The private sector has played a significant role in delivering maternal and newborn health services, particularly in low and middle-income countries, where public healthcare systems are often poorly funded. Private healthcare providers have been a vital source of healthcare services for low-income families in low- and middle-income countries (LMICs). One in every five births in LMICs takes place in the private sector, while in Nigeria, the private sector delivers more than half of healthcare services, especially to underserved groups. Private sector facilities are often used because of their ease of access, shorter waiting time and perception of offering more respectful care to patients.
In a webinar organised by Nigeria Health Watch in June 2023, themed Building Resilient Maternal Health Systems through Private Sector Integration, stakeholders advocated for more integration of the private sector into Nigeria’s health system. In order to increase the availability of high-quality maternal care, highlighting the critical roles that the private sector can play in maternal health care delivery.
Stakeholders have continued to question why the issue of private sector engagement has not moved beyond the discussion phase to practical implementation for so long. There has not been enough effort to move beyond ‘talk’ to actual integration of the private sector into the health care system.
Why private sector?
During the 2023 Future of Health Conference, titled the “Private Sector as a Catalyst for a Resilient Health System, the private sector’s potential to drive innovation and enhance access to healthcare was highlighted. The private sector is also better equipped to improve maternal health outcomes by increasing access to quality health services, improving healthcare system efficiency and bridging existing gaps in healthcare financing.
The private sector has played a critical role in expanding access to women’s reproductive health services, building technological systems, structures, and innovations and achieving Sustainable Development Goals (SDG) Target 3.1. Engagement with the private sector is therefore critical for the achievement of universal health coverage, SDG Target 3.8, in Nigeria. Efforts to increase access to high-quality maternity care must therefore include both the public and private sector so that every woman can have a healthy pregnancy and safe delivery regardless of where she seeks care.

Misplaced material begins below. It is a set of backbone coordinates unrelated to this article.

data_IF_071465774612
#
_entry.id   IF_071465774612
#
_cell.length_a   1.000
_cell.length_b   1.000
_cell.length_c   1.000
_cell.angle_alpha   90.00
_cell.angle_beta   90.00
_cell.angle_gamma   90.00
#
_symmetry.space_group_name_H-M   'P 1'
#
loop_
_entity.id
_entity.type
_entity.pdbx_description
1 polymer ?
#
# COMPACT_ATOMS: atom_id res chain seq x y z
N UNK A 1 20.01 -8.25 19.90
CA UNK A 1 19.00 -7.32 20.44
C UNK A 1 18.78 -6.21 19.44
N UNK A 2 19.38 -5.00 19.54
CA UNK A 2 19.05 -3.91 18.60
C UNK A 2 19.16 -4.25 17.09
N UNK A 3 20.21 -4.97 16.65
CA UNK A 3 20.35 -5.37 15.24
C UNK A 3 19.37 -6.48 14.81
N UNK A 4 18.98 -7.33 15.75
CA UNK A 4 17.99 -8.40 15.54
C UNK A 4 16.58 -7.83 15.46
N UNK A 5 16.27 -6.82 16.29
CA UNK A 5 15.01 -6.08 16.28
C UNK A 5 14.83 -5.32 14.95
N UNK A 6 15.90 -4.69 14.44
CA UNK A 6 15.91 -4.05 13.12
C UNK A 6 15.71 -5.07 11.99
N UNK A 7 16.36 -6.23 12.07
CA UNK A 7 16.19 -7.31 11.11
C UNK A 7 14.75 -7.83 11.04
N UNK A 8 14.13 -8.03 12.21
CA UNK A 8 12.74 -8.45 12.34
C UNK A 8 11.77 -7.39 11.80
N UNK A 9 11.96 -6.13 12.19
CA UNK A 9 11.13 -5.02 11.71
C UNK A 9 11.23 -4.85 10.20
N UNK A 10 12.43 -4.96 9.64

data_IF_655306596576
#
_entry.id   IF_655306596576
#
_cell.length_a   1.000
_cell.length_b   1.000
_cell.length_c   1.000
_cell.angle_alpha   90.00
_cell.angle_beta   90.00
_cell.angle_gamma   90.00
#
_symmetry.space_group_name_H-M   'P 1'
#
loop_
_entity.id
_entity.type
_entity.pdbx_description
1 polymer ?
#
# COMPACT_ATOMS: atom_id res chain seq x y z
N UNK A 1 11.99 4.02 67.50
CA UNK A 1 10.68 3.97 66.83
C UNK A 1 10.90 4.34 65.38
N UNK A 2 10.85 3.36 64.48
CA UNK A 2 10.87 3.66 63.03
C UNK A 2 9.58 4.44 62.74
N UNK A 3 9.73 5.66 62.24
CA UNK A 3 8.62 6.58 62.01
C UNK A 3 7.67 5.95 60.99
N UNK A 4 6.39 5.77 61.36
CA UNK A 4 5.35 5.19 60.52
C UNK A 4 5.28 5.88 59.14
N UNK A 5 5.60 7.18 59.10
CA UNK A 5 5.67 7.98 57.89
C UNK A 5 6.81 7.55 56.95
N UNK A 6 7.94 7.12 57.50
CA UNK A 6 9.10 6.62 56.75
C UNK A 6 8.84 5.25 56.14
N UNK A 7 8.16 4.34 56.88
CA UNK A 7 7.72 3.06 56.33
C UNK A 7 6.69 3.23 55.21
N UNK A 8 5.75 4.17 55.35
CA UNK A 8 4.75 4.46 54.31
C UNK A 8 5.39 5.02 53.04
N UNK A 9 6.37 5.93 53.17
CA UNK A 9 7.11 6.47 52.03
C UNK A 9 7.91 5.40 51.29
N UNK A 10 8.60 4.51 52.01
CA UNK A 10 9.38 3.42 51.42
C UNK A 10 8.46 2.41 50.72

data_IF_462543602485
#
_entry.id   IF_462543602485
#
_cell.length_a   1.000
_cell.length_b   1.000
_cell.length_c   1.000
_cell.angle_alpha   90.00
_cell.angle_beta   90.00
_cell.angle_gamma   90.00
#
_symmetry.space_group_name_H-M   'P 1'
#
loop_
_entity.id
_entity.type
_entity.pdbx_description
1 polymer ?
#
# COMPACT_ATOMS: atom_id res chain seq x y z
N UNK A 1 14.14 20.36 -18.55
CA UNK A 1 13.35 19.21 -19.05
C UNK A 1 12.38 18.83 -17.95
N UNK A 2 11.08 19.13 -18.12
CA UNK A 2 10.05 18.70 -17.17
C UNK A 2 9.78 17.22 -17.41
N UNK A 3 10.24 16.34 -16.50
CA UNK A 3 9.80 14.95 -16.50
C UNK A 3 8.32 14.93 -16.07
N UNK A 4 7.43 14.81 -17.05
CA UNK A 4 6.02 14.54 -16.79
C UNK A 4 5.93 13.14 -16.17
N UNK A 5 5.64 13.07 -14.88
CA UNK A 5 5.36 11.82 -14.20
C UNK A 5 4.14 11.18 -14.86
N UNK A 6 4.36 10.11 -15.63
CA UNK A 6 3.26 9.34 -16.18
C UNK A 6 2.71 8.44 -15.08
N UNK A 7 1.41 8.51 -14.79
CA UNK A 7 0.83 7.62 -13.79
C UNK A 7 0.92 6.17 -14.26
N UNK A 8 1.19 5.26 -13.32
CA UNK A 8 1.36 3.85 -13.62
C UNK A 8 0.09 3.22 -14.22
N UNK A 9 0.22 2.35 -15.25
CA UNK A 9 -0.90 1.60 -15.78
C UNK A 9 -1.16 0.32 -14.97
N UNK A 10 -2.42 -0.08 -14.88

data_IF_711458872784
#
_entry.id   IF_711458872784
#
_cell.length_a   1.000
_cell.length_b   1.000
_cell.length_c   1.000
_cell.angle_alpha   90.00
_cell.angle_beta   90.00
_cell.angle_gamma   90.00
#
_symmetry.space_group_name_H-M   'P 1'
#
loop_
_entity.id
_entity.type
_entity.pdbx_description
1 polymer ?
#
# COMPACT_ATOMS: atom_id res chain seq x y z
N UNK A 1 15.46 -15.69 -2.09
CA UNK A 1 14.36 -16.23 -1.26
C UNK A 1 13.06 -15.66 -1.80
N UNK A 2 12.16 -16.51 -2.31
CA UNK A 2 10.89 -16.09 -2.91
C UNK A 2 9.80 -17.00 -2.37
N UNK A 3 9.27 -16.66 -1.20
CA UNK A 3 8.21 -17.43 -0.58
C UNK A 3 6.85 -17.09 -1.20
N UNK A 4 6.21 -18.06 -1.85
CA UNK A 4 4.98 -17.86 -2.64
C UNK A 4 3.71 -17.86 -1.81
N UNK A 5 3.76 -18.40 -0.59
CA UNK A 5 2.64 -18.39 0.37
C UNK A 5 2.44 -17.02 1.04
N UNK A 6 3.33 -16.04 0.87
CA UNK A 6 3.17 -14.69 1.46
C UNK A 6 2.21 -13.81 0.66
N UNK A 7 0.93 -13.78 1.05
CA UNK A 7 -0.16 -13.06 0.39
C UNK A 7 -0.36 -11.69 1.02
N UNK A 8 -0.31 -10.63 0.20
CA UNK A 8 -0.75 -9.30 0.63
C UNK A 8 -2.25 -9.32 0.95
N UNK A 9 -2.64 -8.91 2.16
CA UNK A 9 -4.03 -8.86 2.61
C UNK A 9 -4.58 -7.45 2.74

Partnerships are possible.
The panel discussion highlighted some beneficial partnership opportunities that exist within the private sector such as innovations in technology. “We cannot continue to have mothers die of preventable causes when we have innovation and, so many partnership opportunities to grab a hold of” said Dr Nneka Mobisson. In her presentation, she elucidated how mDoc has leveraged funding and partnerships to provide access to digital health care for women. She elaborated on the comprehensive digital platform called CompleteHealth which allows virtual coaching to mothers who are at risk of chronic diseases. The programme utilises a human health coach and a broader self-care team to support these mothers make specific lifestyle modifications from exercise and nutrition to adherence to medication through their maternal health journey.
Last-mile supply chain distribution was another partnership opportunity highlighted during the panel discussion. In her presentation, Iyadunni Olubode referenced the critical role Lifebank plays in providing on- demand blood supply and blood products to health care facilities. This has supported postpartum haemorrhage (PPH) victims to receive blood for transfusion in record time thereby improving maternal health outcomes. Post partum haemorrhage remains the leading cause of maternal mortality in Nigeria and “from digital technology to supply chain, private sector has expertise that can improve health and development faster, more efficiently and with greater impact.”